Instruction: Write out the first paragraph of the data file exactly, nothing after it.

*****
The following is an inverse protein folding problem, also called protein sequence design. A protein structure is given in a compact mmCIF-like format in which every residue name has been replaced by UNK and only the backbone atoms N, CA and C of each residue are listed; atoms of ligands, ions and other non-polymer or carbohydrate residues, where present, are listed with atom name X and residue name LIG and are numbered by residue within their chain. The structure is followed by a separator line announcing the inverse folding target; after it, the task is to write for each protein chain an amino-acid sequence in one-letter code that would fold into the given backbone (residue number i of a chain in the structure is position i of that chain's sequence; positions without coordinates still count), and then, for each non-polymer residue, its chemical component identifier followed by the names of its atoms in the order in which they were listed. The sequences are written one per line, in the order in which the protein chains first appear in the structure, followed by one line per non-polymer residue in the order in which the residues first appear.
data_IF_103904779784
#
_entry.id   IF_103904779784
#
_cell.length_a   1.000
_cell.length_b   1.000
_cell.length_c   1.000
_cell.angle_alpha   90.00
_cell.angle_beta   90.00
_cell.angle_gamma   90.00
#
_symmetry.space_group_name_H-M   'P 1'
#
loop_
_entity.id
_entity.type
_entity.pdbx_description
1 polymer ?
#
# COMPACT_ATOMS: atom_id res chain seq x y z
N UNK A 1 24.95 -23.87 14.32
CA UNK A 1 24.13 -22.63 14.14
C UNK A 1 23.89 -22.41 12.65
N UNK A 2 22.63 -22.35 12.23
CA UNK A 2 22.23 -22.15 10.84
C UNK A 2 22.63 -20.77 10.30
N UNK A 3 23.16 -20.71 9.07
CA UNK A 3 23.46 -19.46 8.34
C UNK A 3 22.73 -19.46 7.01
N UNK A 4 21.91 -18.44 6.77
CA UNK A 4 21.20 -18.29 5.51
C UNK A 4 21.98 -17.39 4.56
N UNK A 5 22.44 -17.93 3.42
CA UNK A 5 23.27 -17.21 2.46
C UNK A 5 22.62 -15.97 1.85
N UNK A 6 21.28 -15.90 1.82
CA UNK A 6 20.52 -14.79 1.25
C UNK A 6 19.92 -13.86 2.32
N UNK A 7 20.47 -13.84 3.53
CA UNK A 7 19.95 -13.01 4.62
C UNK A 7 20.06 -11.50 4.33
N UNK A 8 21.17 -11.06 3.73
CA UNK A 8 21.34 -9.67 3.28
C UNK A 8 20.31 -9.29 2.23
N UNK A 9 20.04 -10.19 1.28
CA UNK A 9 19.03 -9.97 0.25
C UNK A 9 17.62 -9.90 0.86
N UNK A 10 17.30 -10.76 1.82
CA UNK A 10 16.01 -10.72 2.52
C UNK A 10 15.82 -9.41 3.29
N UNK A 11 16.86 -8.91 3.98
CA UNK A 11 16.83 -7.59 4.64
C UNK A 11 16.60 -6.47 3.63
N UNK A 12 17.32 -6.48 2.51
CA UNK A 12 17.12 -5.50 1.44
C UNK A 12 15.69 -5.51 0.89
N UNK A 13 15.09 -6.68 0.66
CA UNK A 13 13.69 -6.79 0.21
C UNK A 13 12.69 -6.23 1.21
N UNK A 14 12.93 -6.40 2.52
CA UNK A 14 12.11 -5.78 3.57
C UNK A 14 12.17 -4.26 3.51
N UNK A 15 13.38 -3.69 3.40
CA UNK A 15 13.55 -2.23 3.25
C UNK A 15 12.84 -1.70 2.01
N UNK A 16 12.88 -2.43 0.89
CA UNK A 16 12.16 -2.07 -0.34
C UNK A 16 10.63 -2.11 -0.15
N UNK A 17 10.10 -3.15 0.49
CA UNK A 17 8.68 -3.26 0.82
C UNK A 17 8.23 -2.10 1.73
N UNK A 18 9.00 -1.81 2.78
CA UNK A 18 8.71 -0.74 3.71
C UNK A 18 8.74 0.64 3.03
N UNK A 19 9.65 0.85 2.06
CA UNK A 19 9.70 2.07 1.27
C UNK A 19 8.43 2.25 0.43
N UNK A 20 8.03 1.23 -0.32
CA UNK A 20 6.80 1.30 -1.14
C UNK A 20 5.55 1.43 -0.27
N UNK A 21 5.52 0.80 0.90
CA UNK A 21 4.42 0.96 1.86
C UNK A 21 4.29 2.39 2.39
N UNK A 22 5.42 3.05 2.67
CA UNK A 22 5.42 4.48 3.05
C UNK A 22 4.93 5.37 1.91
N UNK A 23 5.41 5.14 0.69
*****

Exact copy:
The following is an inverse protein folding problem, also called protein sequence design. A protein structure is given in a compact mmCIF-like format in which every residue name has been replaced by UNK and only the backbone atoms N, CA and C of each residue are listed; atoms of ligands, ions and other non-polymer or carbohydrate residues, where present, are listed with atom name X and residue name LIG and are numbered by residue within their chain. The structure is followed by a separator line announcing the inverse folding target; after it, the task is to write for each protein chain an amino-acid sequence in one-letter code that would fold into the given backbone (residue number i of a chain in the structure is position i of that chain's sequence; positions without coordinates still count), and then, for each non-polymer residue, its chemical component identifier followed by the names of its atoms in the order in which they were listed. The sequences are written one per line, in the order in which the protein chains first appear in the structure, followed by one line per non-polymer residue in the order in which the residues first appear.